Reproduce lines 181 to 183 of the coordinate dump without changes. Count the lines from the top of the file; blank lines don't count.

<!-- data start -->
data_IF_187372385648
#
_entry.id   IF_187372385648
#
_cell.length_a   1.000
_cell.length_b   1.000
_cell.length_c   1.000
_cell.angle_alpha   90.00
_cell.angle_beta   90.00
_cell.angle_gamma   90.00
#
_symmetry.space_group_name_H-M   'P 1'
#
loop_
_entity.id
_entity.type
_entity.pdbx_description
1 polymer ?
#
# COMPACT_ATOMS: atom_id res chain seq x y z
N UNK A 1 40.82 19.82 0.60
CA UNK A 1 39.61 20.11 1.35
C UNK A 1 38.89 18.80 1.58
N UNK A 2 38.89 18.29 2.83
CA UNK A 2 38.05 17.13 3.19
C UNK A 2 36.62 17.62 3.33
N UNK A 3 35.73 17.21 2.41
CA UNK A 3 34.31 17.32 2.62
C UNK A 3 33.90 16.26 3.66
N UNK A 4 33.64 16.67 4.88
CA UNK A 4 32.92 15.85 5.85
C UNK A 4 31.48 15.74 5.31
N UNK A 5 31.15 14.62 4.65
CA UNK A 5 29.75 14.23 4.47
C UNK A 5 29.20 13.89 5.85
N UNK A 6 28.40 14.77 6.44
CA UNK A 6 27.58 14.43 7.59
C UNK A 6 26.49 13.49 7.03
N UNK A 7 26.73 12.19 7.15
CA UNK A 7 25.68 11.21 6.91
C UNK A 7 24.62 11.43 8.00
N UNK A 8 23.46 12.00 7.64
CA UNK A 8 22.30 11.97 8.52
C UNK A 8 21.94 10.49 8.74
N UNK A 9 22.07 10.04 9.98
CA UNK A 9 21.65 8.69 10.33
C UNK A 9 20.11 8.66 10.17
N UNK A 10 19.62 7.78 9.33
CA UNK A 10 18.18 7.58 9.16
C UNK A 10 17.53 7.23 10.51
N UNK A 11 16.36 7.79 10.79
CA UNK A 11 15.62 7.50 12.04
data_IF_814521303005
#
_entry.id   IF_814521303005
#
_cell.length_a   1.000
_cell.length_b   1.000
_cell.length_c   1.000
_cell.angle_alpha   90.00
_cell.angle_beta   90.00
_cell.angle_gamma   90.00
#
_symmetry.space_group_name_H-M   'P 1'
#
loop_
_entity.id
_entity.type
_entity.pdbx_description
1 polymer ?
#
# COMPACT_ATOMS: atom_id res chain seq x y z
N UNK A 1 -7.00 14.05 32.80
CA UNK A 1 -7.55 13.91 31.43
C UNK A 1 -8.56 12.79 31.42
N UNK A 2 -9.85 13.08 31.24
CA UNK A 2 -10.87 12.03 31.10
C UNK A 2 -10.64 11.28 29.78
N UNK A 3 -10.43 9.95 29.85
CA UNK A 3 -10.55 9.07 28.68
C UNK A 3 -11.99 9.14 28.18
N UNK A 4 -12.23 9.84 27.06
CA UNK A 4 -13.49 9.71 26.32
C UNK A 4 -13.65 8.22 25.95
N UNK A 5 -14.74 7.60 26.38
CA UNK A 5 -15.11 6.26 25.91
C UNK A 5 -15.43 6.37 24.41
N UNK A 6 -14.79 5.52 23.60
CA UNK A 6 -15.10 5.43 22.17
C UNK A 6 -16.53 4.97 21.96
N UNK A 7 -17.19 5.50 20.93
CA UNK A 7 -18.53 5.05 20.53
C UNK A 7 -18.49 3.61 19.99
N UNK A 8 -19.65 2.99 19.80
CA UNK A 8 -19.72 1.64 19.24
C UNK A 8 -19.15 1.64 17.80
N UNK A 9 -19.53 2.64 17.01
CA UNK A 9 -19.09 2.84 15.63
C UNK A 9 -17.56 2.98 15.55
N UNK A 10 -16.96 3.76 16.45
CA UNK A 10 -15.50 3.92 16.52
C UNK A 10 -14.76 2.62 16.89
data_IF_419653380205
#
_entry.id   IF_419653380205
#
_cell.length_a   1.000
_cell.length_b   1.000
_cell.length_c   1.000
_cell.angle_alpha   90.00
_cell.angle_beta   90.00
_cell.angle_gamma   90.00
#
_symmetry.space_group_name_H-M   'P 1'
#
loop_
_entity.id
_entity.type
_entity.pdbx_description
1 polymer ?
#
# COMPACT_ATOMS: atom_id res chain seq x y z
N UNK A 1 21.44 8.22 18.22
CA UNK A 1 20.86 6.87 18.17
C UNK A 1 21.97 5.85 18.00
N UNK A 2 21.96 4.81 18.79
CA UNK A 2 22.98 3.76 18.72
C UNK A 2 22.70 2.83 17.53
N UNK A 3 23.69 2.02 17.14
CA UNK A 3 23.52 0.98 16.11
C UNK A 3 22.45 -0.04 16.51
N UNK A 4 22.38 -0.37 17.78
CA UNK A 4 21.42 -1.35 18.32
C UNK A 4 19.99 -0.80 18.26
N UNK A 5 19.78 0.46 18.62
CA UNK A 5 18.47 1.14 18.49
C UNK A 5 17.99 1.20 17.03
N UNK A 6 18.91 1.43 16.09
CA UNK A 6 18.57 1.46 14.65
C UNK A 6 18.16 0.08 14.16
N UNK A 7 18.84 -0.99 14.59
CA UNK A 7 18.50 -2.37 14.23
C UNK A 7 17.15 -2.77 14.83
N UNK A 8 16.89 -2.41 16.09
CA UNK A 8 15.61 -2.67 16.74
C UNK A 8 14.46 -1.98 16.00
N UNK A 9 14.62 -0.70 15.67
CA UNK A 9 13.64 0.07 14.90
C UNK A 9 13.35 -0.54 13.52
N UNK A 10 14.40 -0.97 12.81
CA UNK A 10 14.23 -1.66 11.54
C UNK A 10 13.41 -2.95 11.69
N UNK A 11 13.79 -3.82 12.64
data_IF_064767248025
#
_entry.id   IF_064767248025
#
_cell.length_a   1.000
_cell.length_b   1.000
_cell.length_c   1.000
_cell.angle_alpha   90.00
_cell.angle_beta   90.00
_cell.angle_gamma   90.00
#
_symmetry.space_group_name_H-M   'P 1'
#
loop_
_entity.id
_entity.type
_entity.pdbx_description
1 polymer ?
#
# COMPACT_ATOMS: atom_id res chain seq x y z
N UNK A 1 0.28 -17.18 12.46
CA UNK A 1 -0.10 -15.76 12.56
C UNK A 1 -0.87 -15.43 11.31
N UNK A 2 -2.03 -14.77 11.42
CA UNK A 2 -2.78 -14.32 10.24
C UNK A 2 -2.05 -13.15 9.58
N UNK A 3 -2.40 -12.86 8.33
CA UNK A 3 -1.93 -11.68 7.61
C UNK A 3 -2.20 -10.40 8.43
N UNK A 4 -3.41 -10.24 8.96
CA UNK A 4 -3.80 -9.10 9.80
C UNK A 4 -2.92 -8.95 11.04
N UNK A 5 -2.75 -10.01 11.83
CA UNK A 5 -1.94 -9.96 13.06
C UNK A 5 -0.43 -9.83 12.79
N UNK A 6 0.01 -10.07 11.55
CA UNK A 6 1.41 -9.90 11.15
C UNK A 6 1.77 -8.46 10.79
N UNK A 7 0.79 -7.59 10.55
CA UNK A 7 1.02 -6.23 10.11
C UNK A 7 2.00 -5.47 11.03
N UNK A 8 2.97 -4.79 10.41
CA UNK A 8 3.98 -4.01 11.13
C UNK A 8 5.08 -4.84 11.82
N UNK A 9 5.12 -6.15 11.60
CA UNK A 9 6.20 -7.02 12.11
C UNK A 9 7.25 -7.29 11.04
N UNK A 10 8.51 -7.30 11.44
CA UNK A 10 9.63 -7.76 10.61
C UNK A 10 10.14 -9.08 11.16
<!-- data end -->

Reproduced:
CA UNK A 3 -1.93 -11.68 7.61
C UNK A 3 -2.20 -10.40 8.43
N UNK A 4 -3.41 -10.24 8.96